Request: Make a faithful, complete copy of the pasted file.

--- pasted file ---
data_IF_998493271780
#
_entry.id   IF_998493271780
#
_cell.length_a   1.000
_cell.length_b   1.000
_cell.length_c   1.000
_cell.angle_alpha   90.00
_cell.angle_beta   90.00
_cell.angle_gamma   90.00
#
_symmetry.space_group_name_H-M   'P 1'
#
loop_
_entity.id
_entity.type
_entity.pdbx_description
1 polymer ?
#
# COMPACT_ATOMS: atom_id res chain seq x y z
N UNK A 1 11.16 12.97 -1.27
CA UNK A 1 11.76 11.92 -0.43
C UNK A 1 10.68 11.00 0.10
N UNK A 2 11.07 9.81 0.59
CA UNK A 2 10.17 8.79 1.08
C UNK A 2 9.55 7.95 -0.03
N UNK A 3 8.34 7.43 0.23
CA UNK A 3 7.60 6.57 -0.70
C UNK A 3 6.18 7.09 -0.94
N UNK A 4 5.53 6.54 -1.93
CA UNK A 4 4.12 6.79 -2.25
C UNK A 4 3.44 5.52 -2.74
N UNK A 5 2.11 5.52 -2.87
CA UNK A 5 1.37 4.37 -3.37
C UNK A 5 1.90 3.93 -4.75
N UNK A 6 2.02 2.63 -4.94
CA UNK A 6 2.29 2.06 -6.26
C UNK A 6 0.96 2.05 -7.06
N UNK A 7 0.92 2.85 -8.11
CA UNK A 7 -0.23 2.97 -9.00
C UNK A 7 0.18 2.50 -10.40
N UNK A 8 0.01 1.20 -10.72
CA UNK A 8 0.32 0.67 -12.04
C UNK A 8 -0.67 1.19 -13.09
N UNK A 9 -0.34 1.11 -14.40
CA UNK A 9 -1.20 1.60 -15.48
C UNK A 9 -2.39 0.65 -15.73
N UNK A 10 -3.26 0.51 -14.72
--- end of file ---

data_IF_998493271780
#
_entry.id   IF_998493271780
#
_cell.length_a   1.000
_cell.length_b   1.000
_cell.length_c   1.000
_cell.angle_alpha   90.00
_cell.angle_beta   90.00
_cell.angle_gamma   90.00
#
_symmetry.space_group_name_H-M   'P 1'
#
loop_
_entity.id
_entity.type
_entity.pdbx_description
1 polymer ?
#
# COMPACT_ATOMS: atom_id res chain seq x y z
N UNK A 1 11.16 12.97 -1.27
CA UNK A 1 11.76 11.92 -0.43
C UNK A 1 10.68 11.00 0.10
N UNK A 2 11.07 9.81 0.59
CA UNK A 2 10.17 8.79 1.08
C UNK A 2 9.55 7.95 -0.03
N UNK A 3 8.34 7.43 0.23
CA UNK A 3 7.60 6.57 -0.70
C UNK A 3 6.18 7.09 -0.94
N UNK A 4 5.53 6.54 -1.93
CA UNK A 4 4.12 6.79 -2.25
C UNK A 4 3.44 5.52 -2.74
N UNK A 5 2.11 5.52 -2.87
CA UNK A 5 1.37 4.37 -3.37
C UNK A 5 1.90 3.93 -4.75
N UNK A 6 2.02 2.63 -4.94
CA UNK A 6 2.29 2.06 -6.26
C UNK A 6 0.96 2.05 -7.06
N UNK A 7 0.92 2.85 -8.11
CA UNK A 7 -0.23 2.97 -9.00
C UNK A 7 0.18 2.50 -10.40
N UNK A 8 0.01 1.20 -10.72
CA UNK A 8 0.32 0.67 -12.04
C UNK A 8 -0.67 1.19 -13.09
N UNK A 9 -0.34 1.11 -14.40
CA UNK A 9 -1.20 1.60 -15.48
C UNK A 9 -2.39 0.65 -15.73
N UNK A 10 -3.26 0.51 -14.72